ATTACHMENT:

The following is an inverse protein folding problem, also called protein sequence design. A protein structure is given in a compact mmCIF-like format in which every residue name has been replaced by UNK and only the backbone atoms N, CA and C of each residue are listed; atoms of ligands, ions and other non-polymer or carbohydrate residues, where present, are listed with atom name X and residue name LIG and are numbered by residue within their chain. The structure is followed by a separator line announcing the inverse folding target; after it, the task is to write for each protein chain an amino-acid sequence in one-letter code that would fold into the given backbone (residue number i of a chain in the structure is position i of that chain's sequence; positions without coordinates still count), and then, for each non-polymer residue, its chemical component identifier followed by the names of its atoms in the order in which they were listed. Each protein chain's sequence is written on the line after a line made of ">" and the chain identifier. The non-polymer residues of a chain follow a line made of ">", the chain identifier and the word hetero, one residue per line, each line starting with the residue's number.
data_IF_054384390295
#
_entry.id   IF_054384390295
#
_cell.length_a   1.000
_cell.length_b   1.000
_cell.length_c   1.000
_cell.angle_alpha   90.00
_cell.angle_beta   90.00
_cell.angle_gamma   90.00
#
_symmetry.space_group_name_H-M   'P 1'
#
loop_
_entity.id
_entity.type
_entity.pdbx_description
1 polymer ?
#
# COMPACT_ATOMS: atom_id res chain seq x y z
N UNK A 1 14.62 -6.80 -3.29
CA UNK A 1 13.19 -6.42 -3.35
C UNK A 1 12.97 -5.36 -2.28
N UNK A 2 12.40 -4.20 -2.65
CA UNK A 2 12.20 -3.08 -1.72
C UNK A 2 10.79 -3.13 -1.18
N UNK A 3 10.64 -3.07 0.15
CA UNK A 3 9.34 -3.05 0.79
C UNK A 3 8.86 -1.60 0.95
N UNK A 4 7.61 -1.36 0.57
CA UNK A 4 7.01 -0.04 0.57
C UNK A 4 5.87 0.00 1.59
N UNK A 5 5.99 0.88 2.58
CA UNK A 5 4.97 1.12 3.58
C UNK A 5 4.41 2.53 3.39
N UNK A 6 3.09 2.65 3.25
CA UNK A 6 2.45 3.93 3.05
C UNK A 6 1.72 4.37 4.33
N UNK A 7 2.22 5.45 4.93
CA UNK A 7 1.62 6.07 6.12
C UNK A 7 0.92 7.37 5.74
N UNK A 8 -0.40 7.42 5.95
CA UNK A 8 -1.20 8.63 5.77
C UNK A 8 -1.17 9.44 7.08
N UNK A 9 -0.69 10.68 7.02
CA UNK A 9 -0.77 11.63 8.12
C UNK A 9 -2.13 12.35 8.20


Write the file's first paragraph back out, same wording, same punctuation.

The following is an inverse protein folding problem, also called protein sequence design. A protein structure is given in a compact mmCIF-like format in which every residue name has been replaced by UNK and only the backbone atoms N, CA and C of each residue are listed; atoms of ligands, ions and other non-polymer or carbohydrate residues, where present, are listed with atom name X and residue name LIG and are numbered by residue within their chain. The structure is followed by a separator line announcing the inverse folding target; after it, the task is to write for each protein chain an amino-acid sequence in one-letter code that would fold into the given backbone (residue number i of a chain in the structure is position i of that chain's sequence; positions without coordinates still count), and then, for each non-polymer residue, its chemical component identifier followed by the names of its atoms in the order in which they were listed. Each protein chain's sequence is written on the line after a line made of ">" and the chain identifier. The non-polymer residues of a chain follow a line made of ">", the chain identifier and the word hetero, one residue per line, each line starting with the residue's number.